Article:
Parihaka is a small community located between Mount Taranaki and the Tasman Sea. In the 1870s and 1880s the settlement, then largest Māori community in New Zealand, became the centre of a major campaign of non-violent resistance to the European occupation of confiscated land in the area.
The village was founded in 1867 by the Māori leaders Te Whiti o Rongomai and Tohu Kakahi on land that had in theory been seized by the government. Recognising the destructive effects of war, Te Whiti and Tohu declared that they would use spiritual powers rather than weapons to claim their right to live on land their people had occupied for centuries. The population of the village grew to more than 2000. Parihaka impressed European visitors with its cleanliness and industry. Its extensive cultivations produced cash crops as well as the food needed to feed its inhabitants.
When an influx of European settlers in Taranaki in the late 1870s created a demand for farmland that outstripped availability, the Grey government stepped up efforts to secure title to land that had been confiscated but not occupied. When the Māori at Parihaka and across the Waimate Plains rejected payments, the government drew up plans to take the land by force. In late 1878 the government began surveying the land and offering it for sale. Te Whiti and Tohu responded with a series of non-violent campaigns in which they first ploughed settlers' farmland and later erected fences across roadways. The campaigns sparked a series of arrests. More than 400 Māori were jailed in the South Island, where they remained without trial for up to 16 months.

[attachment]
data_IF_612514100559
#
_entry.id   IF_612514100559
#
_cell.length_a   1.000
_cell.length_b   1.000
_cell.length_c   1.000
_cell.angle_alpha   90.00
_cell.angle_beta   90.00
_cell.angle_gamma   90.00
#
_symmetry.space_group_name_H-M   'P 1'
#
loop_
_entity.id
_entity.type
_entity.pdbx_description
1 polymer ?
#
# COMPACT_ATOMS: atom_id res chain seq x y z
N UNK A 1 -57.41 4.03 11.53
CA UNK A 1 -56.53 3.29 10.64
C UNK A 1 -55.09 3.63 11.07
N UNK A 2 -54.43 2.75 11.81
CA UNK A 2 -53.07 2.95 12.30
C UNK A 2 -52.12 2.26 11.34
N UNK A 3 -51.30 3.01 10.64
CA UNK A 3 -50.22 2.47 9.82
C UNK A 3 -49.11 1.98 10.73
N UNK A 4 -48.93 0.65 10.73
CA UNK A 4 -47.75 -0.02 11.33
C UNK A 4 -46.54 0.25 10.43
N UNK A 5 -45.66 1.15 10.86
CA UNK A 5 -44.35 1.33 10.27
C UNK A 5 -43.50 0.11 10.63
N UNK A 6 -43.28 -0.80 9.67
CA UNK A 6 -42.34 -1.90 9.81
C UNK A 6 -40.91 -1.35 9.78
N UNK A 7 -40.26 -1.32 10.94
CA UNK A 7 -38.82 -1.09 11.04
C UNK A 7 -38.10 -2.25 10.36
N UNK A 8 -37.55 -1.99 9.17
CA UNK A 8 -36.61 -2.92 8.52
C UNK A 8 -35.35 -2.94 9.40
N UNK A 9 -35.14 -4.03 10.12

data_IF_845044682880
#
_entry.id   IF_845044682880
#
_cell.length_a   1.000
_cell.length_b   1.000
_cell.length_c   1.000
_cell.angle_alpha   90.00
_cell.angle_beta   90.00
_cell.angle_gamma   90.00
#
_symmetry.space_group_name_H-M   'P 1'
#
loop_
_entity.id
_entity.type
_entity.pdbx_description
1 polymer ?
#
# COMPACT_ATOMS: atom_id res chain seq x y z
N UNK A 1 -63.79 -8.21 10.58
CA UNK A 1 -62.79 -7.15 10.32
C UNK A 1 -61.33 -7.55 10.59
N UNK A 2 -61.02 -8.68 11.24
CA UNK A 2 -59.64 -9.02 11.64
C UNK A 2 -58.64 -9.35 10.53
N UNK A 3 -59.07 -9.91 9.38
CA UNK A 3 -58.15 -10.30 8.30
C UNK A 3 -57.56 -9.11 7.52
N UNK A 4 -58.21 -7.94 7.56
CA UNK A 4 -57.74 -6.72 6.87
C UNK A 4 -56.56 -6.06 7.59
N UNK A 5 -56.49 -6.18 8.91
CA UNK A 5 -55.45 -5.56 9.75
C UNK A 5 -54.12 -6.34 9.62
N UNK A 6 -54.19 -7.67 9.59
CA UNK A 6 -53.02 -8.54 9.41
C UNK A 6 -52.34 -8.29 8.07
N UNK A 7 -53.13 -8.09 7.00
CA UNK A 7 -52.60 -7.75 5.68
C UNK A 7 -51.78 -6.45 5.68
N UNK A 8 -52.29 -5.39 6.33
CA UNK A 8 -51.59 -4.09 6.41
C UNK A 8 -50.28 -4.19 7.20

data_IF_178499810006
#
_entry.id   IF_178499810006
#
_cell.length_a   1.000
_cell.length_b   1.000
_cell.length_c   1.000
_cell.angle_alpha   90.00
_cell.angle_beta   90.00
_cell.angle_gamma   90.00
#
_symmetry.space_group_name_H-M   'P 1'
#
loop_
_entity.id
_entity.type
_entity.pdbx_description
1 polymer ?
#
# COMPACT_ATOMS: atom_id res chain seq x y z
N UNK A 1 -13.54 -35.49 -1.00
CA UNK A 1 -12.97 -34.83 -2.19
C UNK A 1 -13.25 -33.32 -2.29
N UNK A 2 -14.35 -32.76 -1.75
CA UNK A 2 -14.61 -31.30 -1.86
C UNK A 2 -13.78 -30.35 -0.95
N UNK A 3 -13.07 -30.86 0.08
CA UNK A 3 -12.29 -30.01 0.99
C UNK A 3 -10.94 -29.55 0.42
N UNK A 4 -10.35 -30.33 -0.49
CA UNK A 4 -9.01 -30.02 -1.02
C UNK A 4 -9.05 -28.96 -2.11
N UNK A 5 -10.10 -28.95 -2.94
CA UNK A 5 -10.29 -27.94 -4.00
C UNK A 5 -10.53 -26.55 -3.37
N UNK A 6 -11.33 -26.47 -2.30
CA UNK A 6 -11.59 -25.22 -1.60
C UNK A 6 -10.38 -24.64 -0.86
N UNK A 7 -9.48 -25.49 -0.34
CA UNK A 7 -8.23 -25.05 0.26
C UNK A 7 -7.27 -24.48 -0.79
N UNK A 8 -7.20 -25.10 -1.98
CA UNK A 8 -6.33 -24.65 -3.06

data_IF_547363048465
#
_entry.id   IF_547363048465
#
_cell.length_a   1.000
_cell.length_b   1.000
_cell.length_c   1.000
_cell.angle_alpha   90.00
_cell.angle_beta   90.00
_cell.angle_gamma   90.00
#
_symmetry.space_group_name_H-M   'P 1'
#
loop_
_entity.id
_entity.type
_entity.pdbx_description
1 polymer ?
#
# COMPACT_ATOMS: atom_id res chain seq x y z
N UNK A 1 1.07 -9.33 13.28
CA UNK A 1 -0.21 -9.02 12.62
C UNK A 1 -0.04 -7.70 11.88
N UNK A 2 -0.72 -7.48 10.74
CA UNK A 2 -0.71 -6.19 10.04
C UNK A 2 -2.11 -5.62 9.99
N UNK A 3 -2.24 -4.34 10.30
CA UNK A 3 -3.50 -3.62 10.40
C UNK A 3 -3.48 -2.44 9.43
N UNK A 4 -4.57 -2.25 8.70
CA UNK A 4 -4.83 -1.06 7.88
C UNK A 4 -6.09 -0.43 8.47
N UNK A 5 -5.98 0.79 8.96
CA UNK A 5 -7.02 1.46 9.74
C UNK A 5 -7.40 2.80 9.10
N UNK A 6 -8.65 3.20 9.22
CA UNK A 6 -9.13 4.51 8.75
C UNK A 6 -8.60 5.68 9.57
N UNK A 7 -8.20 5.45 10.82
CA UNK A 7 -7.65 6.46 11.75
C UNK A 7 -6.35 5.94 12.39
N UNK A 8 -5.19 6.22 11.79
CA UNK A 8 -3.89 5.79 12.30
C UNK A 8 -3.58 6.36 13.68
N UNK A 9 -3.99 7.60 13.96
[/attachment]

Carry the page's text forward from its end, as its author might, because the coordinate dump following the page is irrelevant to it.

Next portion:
As fears grew among white settlers that the resistance campaign was a prelude to renewed armed conflict, the government began planning an armed invasion of Parihaka to close the community down. 1600 troops stormed the village at dawn on November 5, 1881. Instead of violence, the soldiers were greeted by hundreds of skipping and singing children offering them food. Te Whiti and Tohu were arrested and held for 16 months. 1600 Parihaka inhabitants were expelled and dispersed throughout Taranaki without food or shelter, and the remaining 600 residents were issued with government passes to control their movement. Soldiers looted and destroyed most of the buildings at Parihaka. Reserves that had been promised by a commission of inquiry into land confiscations were later seized and sold to cover the cost of crushing the Māori resistance, while others were leased to European settlers, excluding Māori from having a say in decisions over land use.
The Parihaka International Peace Festival has been held annually since 2006.
Image: Parihaka Pa site Nov 2005 by Benjamin Ochse.